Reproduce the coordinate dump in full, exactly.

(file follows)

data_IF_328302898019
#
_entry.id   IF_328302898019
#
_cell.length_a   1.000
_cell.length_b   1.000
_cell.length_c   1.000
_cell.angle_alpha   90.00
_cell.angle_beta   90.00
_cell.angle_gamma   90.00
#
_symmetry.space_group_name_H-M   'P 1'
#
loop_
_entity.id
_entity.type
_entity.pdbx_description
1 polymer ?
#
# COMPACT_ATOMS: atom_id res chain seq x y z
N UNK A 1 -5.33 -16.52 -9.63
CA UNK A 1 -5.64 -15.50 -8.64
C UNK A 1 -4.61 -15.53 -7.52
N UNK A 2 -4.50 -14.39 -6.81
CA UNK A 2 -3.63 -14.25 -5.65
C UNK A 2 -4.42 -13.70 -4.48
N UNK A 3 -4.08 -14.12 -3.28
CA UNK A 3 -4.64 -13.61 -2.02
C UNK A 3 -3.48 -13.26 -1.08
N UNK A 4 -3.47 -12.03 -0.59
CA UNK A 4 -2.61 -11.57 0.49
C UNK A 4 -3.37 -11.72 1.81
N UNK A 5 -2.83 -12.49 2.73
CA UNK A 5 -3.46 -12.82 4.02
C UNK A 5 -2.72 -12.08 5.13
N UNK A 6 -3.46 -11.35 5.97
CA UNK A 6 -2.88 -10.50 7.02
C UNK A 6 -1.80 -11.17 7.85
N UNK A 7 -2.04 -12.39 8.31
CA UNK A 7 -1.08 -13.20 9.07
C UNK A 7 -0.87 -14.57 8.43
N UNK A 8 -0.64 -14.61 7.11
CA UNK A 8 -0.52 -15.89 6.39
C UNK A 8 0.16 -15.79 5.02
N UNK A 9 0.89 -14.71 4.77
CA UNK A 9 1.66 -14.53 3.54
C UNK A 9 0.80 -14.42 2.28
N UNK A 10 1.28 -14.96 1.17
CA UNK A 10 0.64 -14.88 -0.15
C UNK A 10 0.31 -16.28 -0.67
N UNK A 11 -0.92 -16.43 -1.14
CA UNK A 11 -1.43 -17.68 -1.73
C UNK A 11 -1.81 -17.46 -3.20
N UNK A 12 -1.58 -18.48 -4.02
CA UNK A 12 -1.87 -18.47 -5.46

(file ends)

data_IF_328302898019
#
_entry.id   IF_328302898019
#
_cell.length_a   1.000
_cell.length_b   1.000
_cell.length_c   1.000
_cell.angle_alpha   90.00
_cell.angle_beta   90.00
_cell.angle_gamma   90.00
#
_symmetry.space_group_name_H-M   'P 1'
#
loop_
_entity.id
_entity.type
_entity.pdbx_description
1 polymer ?
#
# COMPACT_ATOMS: atom_id res chain seq x y z
N UNK A 1 -5.33 -16.52 -9.63
CA UNK A 1 -5.64 -15.50 -8.64
C UNK A 1 -4.61 -15.53 -7.52
N UNK A 2 -4.50 -14.39 -6.81
CA UNK A 2 -3.63 -14.25 -5.65
C UNK A 2 -4.42 -13.70 -4.48
N UNK A 3 -4.08 -14.12 -3.28
CA UNK A 3 -4.64 -13.61 -2.02
C UNK A 3 -3.48 -13.26 -1.08
N UNK A 4 -3.47 -12.03 -0.59
CA UNK A 4 -2.61 -11.57 0.49
C UNK A 4 -3.37 -11.72 1.81
N UNK A 5 -2.83 -12.49 2.73
CA UNK A 5 -3.46 -12.82 4.02
C UNK A 5 -2.72 -12.08 5.13
N UNK A 6 -3.46 -11.35 5.97
CA UNK A 6 -2.88 -10.50 7.02
C UNK A 6 -1.80 -11.17 7.85
N UNK A 7 -2.04 -12.39 8.31
CA UNK A 7 -1.08 -13.20 9.07
C UNK A 7 -0.87 -14.57 8.43
N UNK A 8 -0.64 -14.61 7.11
CA UNK A 8 -0.52 -15.89 6.39
C UNK A 8 0.16 -15.79 5.02
N UNK A 9 0.89 -14.71 4.77
CA UNK A 9 1.66 -14.53 3.54
C UNK A 9 0.80 -14.42 2.28
N UNK A 10 1.28 -14.96 1.17
CA UNK A 10 0.64 -14.88 -0.15
C UNK A 10 0.31 -16.28 -0.67
N UNK A 11 -0.92 -16.43 -1.14
CA UNK A 11 -1.43 -17.68 -1.73
C UNK A 11 -1.81 -17.46 -3.20
N UNK A 12 -1.58 -18.48 -4.02
CA UNK A 12 -1.87 -18.47 -5.46